This week it was possible to observe the light of a star in the Orion constellation though the plumes of
Enceladus and NASA positioned Cassini to do that.
The star is Epsilon Orionis, the middle star in the belt of Orion. Such an alignment is called a stellar occultation. Usually “occultation” refers to an event where one object blocks and observer’s view of a second object.
In this case, the observer’s view isn’t blocked, its filtered through the water and gas of Enceladus’ plumes. Cassini has made four stellar and one solar occultations of the plumes over the last ten years.
From a distance of 535,000 miles from Enceladus NASA will use Cassini’s Ultraviolet Image Spectrograph (UVIS) to record the filtered starlight. The star itself is 2,000 light years from Enceladus.
Continue reading “NASA hoping for a stellar look at the plumes of Enceladus”
Despite the fact that since the 1990’s Europa has been considered the most likely candidate for life in our solar system, NASA has had no formal organized effort to pursue its exploration until recently.
While President Obama’s budget for 2013 and 2014 had no provision for Europa exploration Congress appropriated $120 million for the effort.
When the President’s budget asked for $15 million in 2015, Congress appropriated $175 million.
The Europa mission is benefitting from the efforts of Congressman John Culberson, Republican-Texas, whose district happens to include the Johnson Space Center. The House Appropriations Subcommittee has jurisdiction over NASA’s budget and Culberson is its chairman.
Culberson’s efforts are not just pork barrel politics though. There is wide spread belief in the scientific community that there is strong possibility that life can be found on Europa. Europa is certainly the most promising place to look.
Consider the findings of a joint effort of a dozen government agencies engaged in space exploration and published in August 2011 in a paper titled “Science Potential from a Europa Lander”:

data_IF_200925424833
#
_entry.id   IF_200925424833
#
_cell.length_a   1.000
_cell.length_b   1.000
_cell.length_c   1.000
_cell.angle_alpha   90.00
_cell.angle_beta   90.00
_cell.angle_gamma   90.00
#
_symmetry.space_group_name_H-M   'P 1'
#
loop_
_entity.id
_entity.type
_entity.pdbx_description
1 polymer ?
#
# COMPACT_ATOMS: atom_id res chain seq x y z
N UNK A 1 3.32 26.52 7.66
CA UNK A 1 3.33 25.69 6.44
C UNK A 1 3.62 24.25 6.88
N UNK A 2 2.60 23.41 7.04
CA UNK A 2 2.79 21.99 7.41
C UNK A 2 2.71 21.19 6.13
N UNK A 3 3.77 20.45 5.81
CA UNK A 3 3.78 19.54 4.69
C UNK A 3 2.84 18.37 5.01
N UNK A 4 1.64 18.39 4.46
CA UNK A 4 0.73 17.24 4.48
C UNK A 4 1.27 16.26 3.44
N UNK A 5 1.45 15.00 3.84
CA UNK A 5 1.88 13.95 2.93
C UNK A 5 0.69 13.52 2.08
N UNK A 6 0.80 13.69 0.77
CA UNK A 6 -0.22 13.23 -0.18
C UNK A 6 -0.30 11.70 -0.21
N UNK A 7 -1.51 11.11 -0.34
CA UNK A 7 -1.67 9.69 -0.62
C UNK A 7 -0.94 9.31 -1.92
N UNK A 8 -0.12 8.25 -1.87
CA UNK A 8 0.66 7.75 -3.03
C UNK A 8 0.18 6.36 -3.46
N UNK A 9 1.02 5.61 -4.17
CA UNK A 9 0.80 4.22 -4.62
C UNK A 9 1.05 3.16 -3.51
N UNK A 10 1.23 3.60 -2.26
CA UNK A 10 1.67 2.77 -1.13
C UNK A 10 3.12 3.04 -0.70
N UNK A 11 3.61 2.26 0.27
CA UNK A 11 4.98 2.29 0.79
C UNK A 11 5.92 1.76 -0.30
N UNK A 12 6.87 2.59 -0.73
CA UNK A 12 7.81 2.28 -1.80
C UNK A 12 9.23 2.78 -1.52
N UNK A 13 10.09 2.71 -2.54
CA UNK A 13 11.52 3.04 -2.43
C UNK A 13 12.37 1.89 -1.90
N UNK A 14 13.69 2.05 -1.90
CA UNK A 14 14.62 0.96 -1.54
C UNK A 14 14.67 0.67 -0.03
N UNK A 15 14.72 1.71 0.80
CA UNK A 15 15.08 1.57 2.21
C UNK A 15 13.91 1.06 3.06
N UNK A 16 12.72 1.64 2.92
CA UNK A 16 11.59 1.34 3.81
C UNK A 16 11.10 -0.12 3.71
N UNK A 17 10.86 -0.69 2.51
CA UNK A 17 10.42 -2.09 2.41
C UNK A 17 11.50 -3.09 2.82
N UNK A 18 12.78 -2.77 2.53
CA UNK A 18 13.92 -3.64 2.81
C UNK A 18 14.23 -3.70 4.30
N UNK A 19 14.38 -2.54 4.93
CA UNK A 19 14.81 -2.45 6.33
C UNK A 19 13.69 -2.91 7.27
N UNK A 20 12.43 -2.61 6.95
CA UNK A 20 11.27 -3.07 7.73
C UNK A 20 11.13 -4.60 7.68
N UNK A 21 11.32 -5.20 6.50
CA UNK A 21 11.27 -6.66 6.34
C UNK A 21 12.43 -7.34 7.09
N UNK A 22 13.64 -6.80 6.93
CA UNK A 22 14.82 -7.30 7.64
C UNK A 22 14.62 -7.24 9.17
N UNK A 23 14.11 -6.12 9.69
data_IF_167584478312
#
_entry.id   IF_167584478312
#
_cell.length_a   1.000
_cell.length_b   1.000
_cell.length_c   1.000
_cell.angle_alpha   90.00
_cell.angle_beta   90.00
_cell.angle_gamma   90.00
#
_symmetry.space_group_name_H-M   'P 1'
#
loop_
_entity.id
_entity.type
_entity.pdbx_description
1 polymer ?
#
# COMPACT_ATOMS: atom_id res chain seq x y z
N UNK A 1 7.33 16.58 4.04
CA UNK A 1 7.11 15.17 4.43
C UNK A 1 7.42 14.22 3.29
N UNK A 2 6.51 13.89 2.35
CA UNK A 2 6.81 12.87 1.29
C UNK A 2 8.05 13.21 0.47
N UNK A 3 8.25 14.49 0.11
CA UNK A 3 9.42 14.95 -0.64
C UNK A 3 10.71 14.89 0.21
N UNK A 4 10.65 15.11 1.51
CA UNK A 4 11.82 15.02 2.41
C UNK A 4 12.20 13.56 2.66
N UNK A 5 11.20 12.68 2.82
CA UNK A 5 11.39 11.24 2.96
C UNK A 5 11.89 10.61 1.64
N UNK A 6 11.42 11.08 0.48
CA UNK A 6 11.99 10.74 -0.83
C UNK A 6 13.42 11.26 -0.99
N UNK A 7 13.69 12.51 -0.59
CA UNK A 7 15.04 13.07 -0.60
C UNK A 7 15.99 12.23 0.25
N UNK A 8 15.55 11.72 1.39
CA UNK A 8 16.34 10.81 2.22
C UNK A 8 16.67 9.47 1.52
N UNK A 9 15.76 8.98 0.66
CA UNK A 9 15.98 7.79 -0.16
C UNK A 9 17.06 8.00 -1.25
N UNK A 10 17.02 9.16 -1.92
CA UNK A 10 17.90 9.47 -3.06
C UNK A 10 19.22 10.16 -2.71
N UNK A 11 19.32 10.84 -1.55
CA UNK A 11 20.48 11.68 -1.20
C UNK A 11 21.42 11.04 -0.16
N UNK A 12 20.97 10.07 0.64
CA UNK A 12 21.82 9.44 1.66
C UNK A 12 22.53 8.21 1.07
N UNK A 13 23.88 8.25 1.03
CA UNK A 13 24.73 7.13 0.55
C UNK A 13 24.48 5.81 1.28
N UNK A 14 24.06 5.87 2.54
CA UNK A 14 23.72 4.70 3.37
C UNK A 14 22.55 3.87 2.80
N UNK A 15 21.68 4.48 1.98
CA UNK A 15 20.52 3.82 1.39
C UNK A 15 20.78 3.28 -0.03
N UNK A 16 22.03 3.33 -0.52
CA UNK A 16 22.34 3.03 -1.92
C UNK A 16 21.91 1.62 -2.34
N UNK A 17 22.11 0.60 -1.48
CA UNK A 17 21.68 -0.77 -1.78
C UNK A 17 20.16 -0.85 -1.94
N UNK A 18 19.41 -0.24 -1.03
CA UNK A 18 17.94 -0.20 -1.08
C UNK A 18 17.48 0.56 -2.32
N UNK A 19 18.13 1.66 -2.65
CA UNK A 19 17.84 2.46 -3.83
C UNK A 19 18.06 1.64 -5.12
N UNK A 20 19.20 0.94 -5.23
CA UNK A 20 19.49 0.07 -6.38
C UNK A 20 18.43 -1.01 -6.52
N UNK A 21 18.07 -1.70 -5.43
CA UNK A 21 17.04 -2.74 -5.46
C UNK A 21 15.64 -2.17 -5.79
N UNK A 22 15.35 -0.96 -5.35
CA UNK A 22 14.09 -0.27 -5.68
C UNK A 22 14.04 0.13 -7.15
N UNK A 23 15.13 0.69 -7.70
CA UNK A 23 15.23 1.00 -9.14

– The presence of water: Europa has an ocean
– Europa has a source of energy to create and maintain complex molecules: the energy source is the gravitational influence of Jupiter which causes Europa’s iron core to heat and in turn
causes significant movement in the ocean
– Europa has the basic chemical elements needed for life as they are found throughout the solar system.
Continue reading “Tide swinging towards Europa’s ocean in search for life”
In his book Cosmos, Carl Sagan wrote: “ . . . I have the nagging suspicion that some essential feature of the Martian canal problem still remains undiscovered.”
Canals On Mars: Lowell Revisited is a new book which examines statements about canals made by Carl Sagan, Percival Lowell and others as well as some of the material contained in Lowell’s own book Mars.
The impetus for the book was NASA’s discovery of flowing water on the surface of Mars. It seems inconceivable that such an important feature should have gone undiscovered during fifty years of satellite and rover exploration and yet it was.
The fact that it was makes Sagan’s “nagging suspicion” seem less like suspicion and more like prescience.
Continue reading “Canals On Mars: Lowell Revisited”